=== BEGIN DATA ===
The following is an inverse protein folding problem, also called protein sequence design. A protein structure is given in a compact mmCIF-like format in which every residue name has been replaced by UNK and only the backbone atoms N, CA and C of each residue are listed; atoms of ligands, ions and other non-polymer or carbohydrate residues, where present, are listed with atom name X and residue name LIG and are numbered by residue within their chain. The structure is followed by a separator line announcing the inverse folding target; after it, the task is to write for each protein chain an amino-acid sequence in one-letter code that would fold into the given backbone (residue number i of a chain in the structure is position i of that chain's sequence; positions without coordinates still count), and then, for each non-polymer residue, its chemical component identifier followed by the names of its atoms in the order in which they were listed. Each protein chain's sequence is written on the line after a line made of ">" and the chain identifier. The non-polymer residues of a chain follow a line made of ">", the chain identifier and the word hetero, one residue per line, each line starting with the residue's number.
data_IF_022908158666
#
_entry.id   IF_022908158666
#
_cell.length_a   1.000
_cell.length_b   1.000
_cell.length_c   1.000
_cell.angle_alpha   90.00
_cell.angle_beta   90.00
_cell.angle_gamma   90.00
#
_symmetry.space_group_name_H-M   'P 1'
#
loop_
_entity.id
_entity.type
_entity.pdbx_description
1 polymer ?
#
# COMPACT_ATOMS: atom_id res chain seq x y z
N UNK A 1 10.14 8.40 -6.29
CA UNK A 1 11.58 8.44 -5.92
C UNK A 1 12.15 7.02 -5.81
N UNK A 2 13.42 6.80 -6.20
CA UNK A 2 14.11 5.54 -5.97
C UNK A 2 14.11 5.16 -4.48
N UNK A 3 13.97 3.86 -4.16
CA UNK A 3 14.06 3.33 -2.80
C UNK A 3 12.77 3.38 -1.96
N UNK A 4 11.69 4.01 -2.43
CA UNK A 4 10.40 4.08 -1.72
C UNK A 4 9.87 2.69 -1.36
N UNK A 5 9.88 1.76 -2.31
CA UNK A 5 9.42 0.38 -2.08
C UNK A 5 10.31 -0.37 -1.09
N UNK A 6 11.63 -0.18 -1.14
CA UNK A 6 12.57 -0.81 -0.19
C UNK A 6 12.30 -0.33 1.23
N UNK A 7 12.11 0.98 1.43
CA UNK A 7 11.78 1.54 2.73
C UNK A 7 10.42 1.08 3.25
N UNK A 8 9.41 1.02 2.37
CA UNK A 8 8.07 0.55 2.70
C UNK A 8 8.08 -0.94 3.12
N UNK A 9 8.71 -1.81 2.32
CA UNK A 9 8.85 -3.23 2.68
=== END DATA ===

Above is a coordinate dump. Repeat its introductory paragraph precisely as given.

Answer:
The following is an inverse protein folding problem, also called protein sequence design. A protein structure is given in a compact mmCIF-like format in which every residue name has been replaced by UNK and only the backbone atoms N, CA and C of each residue are listed; atoms of ligands, ions and other non-polymer or carbohydrate residues, where present, are listed with atom name X and residue name LIG and are numbered by residue within their chain. The structure is followed by a separator line announcing the inverse folding target; after it, the task is to write for each protein chain an amino-acid sequence in one-letter code that would fold into the given backbone (residue number i of a chain in the structure is position i of that chain's sequence; positions without coordinates still count), and then, for each non-polymer residue, its chemical component identifier followed by the names of its atoms in the order in which they were listed. Each protein chain's sequence is written on the line after a line made of ">" and the chain identifier. The non-polymer residues of a chain follow a line made of ">", the chain identifier and the word hetero, one residue per line, each line starting with the residue's number.